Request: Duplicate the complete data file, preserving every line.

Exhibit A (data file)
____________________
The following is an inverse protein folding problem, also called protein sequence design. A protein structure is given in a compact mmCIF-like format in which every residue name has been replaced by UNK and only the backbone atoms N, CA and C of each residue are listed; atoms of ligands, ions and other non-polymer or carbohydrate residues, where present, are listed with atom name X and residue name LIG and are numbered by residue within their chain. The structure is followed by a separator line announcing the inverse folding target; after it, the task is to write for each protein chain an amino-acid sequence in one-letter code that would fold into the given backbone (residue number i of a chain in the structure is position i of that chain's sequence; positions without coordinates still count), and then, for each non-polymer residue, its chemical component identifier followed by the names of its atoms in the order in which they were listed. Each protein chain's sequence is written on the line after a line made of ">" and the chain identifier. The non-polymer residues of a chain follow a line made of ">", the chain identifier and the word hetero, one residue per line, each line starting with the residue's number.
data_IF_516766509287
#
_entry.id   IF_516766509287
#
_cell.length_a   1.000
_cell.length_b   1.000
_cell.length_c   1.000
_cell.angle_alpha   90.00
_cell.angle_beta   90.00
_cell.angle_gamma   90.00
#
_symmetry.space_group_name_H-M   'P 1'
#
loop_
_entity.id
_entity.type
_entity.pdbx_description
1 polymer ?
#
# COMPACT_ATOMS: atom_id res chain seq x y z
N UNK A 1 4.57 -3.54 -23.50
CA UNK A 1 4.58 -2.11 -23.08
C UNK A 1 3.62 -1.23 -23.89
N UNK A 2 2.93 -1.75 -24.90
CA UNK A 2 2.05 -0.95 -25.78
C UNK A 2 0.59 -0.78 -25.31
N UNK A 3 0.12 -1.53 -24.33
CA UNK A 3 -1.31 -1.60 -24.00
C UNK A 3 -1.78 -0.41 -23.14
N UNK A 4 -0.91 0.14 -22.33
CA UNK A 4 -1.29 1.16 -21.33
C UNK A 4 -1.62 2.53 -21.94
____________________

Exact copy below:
The following is an inverse protein folding problem, also called protein sequence design. A protein structure is given in a compact mmCIF-like format in which every residue name has been replaced by UNK and only the backbone atoms N, CA and C of each residue are listed; atoms of ligands, ions and other non-polymer or carbohydrate residues, where present, are listed with atom name X and residue name LIG and are numbered by residue within their chain. The structure is followed by a separator line announcing the inverse folding target; after it, the task is to write for each protein chain an amino-acid sequence in one-letter code that would fold into the given backbone (residue number i of a chain in the structure is position i of that chain's sequence; positions without coordinates still count), and then, for each non-polymer residue, its chemical component identifier followed by the names of its atoms in the order in which they were listed. Each protein chain's sequence is written on the line after a line made of ">" and the chain identifier. The non-polymer residues of a chain follow a line made of ">", the chain identifier and the word hetero, one residue per line, each line starting with the residue's number.
data_IF_516766509287
#
_entry.id   IF_516766509287
#
_cell.length_a   1.000
_cell.length_b   1.000
_cell.length_c   1.000
_cell.angle_alpha   90.00
_cell.angle_beta   90.00
_cell.angle_gamma   90.00
#
_symmetry.space_group_name_H-M   'P 1'
#
loop_
_entity.id
_entity.type
_entity.pdbx_description
1 polymer ?
#
# COMPACT_ATOMS: atom_id res chain seq x y z
N UNK A 1 4.57 -3.54 -23.50
CA UNK A 1 4.58 -2.11 -23.08
C UNK A 1 3.62 -1.23 -23.89
N UNK A 2 2.93 -1.75 -24.90
CA UNK A 2 2.05 -0.95 -25.78
C UNK A 2 0.59 -0.78 -25.31
N UNK A 3 0.12 -1.53 -24.33
CA UNK A 3 -1.31 -1.60 -24.00
C UNK A 3 -1.78 -0.41 -23.14
N UNK A 4 -0.91 0.14 -22.33
CA UNK A 4 -1.29 1.16 -21.33
C UNK A 4 -1.62 2.53 -21.94